He relates the problem to the tremendous success of medicine, and science in general, in the first half of the twentieth century due to the picking of low hanging fruit. This led to the expansion of funding, number of researchers, and research institutes. However, there is no longer enough work (useful research) per scientist, who still must be kept busy and this has led to more and more trivial or incorrect results. This is the publish or perish problem that you mention. I am not suggesting that we have run out of fruitful areas of research, but only that the imbalance of funding and scientific personnel has produced perverse incentives. Le Fanu estimates that the inflection point occurred in the early 1980’s.

  7. William S,

    Thanks for the Salmon reminder!

    Le Fanu’s date sounds about right. Are Scientific Papers Becoming Worse? The increase in universities/research centers can be likened to expansion teams and the watering down of talent.

    The low-hanging fruit comment also interesting. Growth curves take a typical S-shape: slow increase at first, followed by a burst of energy, then a slow tapering off. Where are we on the curve? Podcasts Episode #2: The Limits of Human Knowledge and The Singularity (I haven’t done one of these in over a year.) Everybody assumes we’re at the beginning. But a case can be made we’re near the tapering off.

    Quick evidence: the increased praise for banal. More superlatives expended per paper than ever before, etc.

    Update: if you listen to my voice, you’ll hear why I haven’t done a podcast in a while. No courage of my convictions (it was still in my atheist days). Maybe I should re-start them up—after smoking a few more cigars to put some meaty timbre into the vocal chords.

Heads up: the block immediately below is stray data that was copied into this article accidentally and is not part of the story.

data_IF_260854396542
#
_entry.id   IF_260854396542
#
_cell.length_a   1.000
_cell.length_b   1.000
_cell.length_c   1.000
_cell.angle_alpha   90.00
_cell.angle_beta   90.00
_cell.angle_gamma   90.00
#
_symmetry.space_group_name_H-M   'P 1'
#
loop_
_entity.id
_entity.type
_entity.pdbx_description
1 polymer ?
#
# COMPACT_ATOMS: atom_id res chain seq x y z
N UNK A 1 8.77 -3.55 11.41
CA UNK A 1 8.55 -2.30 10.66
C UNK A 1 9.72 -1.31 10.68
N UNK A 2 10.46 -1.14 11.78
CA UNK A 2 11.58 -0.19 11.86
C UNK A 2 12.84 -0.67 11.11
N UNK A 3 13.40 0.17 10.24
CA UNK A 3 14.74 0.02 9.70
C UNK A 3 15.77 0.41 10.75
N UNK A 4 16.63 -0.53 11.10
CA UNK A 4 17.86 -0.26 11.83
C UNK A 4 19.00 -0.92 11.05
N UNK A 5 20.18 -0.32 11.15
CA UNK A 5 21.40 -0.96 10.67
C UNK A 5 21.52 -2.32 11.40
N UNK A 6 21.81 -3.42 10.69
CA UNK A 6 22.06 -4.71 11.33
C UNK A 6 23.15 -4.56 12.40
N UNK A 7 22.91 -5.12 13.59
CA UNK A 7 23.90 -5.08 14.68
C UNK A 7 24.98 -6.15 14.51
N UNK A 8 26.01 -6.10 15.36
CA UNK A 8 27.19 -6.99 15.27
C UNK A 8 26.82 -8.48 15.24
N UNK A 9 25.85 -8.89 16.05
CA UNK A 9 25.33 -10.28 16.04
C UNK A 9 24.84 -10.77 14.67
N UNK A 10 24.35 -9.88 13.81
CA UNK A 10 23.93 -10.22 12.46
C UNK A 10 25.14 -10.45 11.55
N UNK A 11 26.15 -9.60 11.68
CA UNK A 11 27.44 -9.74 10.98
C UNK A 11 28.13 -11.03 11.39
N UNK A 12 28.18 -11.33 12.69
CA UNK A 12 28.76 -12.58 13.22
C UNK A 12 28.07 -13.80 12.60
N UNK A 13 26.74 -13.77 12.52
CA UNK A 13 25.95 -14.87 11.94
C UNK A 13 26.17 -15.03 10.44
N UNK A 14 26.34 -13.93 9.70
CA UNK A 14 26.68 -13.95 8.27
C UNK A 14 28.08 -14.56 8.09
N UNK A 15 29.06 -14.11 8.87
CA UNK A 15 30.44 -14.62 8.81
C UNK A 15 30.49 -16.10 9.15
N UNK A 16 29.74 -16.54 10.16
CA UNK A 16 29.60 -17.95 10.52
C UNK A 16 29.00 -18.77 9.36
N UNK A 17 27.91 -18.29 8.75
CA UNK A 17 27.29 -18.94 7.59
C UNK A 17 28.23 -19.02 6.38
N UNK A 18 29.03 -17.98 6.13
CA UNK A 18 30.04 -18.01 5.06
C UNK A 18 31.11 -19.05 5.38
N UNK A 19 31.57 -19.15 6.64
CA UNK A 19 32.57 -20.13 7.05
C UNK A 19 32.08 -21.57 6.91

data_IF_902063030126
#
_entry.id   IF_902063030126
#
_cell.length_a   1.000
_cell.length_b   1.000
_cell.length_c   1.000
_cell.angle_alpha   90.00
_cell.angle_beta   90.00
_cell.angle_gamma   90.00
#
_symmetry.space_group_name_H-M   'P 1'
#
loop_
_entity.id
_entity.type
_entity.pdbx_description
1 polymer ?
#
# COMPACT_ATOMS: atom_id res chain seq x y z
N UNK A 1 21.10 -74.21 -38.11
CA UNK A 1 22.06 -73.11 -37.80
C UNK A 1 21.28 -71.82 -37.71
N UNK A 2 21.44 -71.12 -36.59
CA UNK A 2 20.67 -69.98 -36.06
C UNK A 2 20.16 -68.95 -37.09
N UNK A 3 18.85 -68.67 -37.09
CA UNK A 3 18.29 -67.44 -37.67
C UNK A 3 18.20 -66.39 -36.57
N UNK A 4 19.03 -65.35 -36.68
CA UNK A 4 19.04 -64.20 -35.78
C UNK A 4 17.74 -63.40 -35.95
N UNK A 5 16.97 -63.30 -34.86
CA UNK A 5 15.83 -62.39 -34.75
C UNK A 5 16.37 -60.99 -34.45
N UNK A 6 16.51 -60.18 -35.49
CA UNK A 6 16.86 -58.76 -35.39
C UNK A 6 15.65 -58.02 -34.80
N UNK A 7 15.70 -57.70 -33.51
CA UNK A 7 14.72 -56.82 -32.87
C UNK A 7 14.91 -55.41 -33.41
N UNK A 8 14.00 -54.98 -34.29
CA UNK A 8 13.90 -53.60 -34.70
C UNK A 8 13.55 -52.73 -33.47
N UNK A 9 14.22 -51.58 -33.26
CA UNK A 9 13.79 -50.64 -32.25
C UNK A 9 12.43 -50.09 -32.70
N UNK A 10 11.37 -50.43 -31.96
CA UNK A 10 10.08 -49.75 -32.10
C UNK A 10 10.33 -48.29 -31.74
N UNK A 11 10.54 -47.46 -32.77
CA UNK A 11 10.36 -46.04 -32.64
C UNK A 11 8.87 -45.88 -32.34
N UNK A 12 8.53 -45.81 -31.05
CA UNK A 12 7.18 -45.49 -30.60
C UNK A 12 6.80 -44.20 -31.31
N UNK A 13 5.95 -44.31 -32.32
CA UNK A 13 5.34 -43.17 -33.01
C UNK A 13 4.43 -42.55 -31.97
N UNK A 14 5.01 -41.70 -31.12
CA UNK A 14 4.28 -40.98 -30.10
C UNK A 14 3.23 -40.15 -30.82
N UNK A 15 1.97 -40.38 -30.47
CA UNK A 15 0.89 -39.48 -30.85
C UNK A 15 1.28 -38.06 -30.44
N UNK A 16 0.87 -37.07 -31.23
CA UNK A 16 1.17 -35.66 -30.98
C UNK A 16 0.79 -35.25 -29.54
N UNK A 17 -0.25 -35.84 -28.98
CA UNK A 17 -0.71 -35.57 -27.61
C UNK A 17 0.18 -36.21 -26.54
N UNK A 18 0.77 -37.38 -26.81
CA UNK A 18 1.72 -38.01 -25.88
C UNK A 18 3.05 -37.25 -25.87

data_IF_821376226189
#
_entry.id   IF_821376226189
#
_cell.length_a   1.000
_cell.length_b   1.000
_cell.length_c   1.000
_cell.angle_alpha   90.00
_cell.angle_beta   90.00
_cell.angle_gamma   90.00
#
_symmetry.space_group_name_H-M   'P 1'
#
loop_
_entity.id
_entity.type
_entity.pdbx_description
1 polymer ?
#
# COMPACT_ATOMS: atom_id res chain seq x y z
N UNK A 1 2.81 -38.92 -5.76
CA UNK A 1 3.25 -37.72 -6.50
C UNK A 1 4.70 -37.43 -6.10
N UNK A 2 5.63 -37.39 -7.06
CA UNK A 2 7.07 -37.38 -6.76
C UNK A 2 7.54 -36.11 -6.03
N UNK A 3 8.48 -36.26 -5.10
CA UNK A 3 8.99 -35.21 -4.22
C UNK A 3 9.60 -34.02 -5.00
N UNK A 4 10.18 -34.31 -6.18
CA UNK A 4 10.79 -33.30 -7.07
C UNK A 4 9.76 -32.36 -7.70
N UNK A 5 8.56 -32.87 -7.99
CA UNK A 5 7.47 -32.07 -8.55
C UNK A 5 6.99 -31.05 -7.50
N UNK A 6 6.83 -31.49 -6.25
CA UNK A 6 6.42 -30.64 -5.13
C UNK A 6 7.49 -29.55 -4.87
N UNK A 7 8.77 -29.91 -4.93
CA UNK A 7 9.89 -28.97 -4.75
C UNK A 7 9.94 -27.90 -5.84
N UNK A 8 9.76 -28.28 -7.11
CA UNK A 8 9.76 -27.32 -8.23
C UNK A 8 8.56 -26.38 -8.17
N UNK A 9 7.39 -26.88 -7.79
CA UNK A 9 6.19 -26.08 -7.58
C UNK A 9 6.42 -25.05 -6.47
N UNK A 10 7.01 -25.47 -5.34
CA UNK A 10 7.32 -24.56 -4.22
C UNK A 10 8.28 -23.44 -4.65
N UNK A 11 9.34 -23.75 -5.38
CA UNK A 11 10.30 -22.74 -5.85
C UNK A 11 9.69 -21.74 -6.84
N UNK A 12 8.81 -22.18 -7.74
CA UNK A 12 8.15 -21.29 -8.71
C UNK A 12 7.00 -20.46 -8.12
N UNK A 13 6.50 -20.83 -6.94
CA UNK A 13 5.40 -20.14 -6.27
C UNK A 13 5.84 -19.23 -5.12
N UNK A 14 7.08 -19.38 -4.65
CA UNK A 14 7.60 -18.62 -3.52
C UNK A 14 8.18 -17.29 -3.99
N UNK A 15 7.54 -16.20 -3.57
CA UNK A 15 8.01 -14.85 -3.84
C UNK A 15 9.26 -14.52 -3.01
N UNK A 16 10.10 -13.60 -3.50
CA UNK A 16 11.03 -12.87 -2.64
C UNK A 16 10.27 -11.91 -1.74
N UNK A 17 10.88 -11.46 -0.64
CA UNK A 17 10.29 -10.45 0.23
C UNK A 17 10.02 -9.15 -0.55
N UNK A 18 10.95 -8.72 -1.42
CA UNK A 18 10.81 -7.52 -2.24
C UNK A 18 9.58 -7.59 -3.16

8. So if you do a PhD in neuroscience and then go on to star in ‘The Big Bang Theory’ you’re moving in he right direction.

  9. As a graduate student finishing up their PhD in Neuroscience, I applaud your post, and all the press that shoddy statistics in neuroscience are getting. This issue needs to be at the forefront to correct the problem, most specifically in human social, cognitive and affective neuroscience.

    At the same time, though, some of the most exciting work ever done to understand how the brain works is going on right now. Optogenetics allows us to understand sufficiency and specificity in greater detail than ever before. Karl Deisseroth and Ed Boyden (along with a couple others) will win the noble prize for this work inside of ten years.

    So, while we may lambaste plenty of researchers for their shoddy work, we should remember that the collective effort is what matters to all of society.

    PS — if you’re going to tear into other people’s work, make sure you post an accurate picture of the region of the brain you’re referring to, lest you misinform others while trying to educate them

  10. Update: if you listen to my voice, you’ll hear why I haven’t done a podcast in a while. No courage of my convictions (it was still in my atheist days). Maybe I should re-start them up—after smoking a few more cigars to put some meaty timbre into the vocal chords.

    You don’t have to do that Briggs, just get autotune. Or buy a darth vader mask at Toys R Us for $20.